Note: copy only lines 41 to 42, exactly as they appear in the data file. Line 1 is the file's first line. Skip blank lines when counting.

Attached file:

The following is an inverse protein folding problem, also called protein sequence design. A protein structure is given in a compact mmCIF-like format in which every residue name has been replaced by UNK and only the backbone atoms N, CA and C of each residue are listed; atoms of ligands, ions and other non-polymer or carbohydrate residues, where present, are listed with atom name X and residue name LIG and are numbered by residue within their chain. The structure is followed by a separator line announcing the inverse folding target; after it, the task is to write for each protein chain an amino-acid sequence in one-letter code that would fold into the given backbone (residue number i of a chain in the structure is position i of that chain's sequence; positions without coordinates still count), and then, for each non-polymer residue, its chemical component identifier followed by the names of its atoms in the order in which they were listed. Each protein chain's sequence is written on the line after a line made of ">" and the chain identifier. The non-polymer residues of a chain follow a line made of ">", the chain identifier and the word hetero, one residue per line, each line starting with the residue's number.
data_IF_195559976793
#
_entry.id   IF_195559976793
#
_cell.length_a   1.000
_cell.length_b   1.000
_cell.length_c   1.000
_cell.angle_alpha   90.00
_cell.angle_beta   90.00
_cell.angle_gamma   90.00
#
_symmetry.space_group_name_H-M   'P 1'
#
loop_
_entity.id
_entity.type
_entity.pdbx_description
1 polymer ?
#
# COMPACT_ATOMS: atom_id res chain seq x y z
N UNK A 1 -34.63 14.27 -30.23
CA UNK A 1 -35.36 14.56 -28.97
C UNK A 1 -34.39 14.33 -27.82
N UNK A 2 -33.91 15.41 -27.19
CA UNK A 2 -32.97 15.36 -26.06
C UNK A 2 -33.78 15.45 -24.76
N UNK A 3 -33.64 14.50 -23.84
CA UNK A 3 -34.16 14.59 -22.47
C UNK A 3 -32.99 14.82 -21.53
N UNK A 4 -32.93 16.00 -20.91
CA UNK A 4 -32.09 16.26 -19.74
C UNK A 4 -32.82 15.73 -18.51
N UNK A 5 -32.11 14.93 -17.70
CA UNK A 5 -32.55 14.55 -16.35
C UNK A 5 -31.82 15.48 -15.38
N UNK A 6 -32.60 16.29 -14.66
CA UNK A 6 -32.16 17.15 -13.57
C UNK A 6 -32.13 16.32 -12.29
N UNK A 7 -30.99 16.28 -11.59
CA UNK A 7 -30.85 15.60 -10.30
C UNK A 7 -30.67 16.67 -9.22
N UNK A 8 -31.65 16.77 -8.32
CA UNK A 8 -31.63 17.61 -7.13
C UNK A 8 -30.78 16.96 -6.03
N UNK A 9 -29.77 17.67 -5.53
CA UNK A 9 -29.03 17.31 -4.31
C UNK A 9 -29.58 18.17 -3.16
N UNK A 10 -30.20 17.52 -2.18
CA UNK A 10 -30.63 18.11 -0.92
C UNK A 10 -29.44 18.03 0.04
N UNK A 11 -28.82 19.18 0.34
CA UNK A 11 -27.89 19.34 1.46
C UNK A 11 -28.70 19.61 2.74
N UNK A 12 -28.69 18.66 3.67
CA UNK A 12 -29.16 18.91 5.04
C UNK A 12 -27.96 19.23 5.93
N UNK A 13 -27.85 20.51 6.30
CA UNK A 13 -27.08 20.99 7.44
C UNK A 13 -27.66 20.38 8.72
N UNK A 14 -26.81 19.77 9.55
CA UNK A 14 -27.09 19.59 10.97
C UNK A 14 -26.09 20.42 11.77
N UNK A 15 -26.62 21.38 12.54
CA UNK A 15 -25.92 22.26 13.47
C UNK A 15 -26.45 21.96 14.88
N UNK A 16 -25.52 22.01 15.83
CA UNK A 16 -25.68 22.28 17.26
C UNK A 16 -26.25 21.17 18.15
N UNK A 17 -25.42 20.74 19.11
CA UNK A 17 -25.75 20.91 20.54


CA UNK A 7 -30.85 15.60 -10.30
C UNK A 7 -30.67 16.67 -9.22